Finally, following feedback from the public and business community in Leith, the Council has devised a comprehensive package of support measures to help business throughout the works. This includes a business continuity grant fund to help alleviate short-term cash flow issues, logistics hubs, customer service officers, extra help to keep the area clean and attractive and technological solutions to help local business connect more easily with each other and their customers. The total value of this package is approximately £2.4m (including contractor contributions) and is included in the updated costings for the project. Details on how we intend to support business during the works will be communicated later this Spring.
Taking account of the above, the Council is confident that the project will be delivered within the updated project cost of £207.3m. The FBC outlines that the project is both affordable and deliverable. This has takes account of various economic, social and environmental factors, with the city set to benefit in all these areas following completion of the line to Newhaven via Leith.
How long will construction take?
The ECI process was completed in October 2019 and construction started on 18 November 2019 on Constitution Street.
Construction will be split into distinct geographical areas with works lasting anything up 18 months per area. A number of work sites will be open at any one time
Once construction in a work area is complete the temporary traffic management will be removed and the street will be handed back for operational use. Any further work to complete an area will be done under localised traffic management with no need to close the entire area again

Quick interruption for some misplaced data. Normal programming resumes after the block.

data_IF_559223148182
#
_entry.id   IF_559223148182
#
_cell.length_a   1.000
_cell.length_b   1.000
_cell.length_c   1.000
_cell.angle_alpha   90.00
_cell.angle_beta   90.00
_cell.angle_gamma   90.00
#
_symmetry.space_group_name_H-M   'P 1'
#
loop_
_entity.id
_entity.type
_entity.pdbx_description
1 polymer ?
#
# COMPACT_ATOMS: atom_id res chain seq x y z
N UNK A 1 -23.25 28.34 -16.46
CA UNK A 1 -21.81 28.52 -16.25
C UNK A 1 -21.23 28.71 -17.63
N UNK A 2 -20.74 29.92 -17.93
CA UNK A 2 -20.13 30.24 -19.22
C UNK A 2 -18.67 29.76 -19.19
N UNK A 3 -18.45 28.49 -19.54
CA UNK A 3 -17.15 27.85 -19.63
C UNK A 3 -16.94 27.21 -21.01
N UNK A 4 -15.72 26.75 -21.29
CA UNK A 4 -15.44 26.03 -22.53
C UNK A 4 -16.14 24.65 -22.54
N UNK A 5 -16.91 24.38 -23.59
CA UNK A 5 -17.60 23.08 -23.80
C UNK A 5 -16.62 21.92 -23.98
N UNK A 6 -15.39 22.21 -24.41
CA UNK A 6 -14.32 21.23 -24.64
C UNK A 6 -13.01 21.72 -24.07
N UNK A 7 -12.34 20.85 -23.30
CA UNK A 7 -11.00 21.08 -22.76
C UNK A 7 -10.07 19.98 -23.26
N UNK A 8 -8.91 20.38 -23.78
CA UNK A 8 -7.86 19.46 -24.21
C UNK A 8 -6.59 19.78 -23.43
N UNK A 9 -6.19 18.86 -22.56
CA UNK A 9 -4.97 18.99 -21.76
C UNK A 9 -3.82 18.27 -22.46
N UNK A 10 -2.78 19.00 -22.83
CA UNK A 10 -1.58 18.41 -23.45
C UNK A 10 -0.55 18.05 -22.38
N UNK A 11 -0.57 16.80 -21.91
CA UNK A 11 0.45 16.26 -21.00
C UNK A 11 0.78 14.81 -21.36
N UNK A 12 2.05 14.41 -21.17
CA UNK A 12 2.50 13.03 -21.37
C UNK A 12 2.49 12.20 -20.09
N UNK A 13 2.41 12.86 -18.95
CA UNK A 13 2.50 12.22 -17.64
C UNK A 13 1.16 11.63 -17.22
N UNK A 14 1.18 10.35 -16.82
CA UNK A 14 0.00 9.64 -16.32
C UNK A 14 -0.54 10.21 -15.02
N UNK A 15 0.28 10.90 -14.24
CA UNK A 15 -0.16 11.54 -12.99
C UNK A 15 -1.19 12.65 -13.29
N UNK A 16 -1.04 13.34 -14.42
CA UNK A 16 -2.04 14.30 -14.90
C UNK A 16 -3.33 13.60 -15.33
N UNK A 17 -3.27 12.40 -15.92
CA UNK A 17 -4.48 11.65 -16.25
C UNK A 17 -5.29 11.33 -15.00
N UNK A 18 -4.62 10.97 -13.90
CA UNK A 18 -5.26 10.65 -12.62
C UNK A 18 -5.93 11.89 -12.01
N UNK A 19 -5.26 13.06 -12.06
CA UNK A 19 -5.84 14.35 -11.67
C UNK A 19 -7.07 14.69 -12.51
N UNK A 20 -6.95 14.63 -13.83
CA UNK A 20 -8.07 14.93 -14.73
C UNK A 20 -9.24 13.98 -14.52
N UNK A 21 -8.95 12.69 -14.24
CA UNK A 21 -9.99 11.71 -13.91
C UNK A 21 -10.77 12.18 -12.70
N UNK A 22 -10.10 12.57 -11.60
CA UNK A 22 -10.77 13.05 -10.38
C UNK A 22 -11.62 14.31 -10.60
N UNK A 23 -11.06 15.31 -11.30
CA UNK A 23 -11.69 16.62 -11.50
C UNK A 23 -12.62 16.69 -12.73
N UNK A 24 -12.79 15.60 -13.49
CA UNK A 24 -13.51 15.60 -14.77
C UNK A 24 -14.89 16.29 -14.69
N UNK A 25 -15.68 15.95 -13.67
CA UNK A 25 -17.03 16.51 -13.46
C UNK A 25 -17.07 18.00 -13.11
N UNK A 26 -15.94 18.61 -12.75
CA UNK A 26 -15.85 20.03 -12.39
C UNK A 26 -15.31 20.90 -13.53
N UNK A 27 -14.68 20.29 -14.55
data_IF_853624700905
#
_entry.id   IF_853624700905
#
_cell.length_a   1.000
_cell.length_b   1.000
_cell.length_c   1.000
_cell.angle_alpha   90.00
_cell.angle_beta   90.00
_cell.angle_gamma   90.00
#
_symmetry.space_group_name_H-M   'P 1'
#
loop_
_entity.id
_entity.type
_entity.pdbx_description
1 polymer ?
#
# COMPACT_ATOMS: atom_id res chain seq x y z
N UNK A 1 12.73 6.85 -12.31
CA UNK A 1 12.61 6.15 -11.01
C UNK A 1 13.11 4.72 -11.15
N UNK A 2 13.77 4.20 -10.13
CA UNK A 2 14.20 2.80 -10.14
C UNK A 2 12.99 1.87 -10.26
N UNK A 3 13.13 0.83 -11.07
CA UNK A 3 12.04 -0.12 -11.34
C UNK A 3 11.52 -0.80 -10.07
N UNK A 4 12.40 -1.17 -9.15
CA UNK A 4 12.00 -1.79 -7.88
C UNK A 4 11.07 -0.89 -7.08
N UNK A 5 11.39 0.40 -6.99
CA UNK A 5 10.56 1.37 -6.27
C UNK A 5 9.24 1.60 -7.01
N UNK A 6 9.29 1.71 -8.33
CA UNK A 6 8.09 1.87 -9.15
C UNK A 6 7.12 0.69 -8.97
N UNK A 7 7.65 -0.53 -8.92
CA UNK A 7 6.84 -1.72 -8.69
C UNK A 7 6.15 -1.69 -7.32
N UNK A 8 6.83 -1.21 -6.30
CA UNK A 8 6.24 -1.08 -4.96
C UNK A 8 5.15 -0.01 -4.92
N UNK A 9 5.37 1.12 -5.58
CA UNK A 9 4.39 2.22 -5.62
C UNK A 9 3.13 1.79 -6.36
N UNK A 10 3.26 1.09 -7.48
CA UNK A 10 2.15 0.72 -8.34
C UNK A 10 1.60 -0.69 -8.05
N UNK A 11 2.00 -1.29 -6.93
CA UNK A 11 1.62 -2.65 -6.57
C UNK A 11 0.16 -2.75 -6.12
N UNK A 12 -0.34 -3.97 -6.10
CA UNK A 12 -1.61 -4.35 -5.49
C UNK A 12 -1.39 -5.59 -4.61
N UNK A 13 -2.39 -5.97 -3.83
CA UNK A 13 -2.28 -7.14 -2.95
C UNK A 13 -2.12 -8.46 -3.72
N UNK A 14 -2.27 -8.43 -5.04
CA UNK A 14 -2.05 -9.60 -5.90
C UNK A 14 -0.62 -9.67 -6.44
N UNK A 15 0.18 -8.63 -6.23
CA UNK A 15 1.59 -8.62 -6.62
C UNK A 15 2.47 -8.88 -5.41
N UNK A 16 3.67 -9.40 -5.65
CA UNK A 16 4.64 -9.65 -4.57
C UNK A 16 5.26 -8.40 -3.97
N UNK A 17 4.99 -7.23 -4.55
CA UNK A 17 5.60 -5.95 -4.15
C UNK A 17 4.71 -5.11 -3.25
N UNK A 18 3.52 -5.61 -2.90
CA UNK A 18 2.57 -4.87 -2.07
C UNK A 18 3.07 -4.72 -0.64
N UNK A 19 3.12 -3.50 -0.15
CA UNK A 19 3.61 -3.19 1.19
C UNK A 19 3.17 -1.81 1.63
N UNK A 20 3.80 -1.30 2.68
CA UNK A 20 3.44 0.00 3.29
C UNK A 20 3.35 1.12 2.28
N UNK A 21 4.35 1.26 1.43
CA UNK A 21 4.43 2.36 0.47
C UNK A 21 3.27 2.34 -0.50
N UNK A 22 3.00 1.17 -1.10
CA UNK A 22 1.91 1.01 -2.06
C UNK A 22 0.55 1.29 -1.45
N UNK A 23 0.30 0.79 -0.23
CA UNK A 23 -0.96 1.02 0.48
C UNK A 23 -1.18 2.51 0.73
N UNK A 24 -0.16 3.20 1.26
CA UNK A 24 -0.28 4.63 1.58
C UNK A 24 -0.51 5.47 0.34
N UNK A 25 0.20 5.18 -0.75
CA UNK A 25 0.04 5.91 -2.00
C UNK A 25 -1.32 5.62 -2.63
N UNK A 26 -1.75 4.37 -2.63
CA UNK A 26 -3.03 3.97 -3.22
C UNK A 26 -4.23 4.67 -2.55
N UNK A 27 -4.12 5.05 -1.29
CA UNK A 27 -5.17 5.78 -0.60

It is anticipated that all construction work will be complete by summer 2022 with testing and commissioning then taking approximately 6 months
When do you expect trams to be operational?
Passenger services are projected to begin in early 2023.
Has the £20m extraordinary dividend been confirmed by Lothian Buses?
Yes, in principle. We will work with them to help ensure they can realise the dividend in accordance with the final business case.
What input has Lothian Buses had to the final business case in terms of the impact on their business?
The Council has worked closely with Lothian Buses during the development of the final business case and continues to work with Lothian Buses closely in developing traffic management arrangements, including the implementation of bus priority measures to speed up journey times to minimise the impact on Lothian buses and its customers by keeping the city moving and placing the provision of public transport high on the agenda.
How supportive are the residents of Leith and Newhaven to the tram?
Early in 2018, the Council commissioned Progressive Partnership – an independent polling company based in Edinburgh – to carry out an on-street survey on attitudes towards tram. The methodology used ensured that the 370 people who were interviewed were a fair reflection of the demographics of the local area.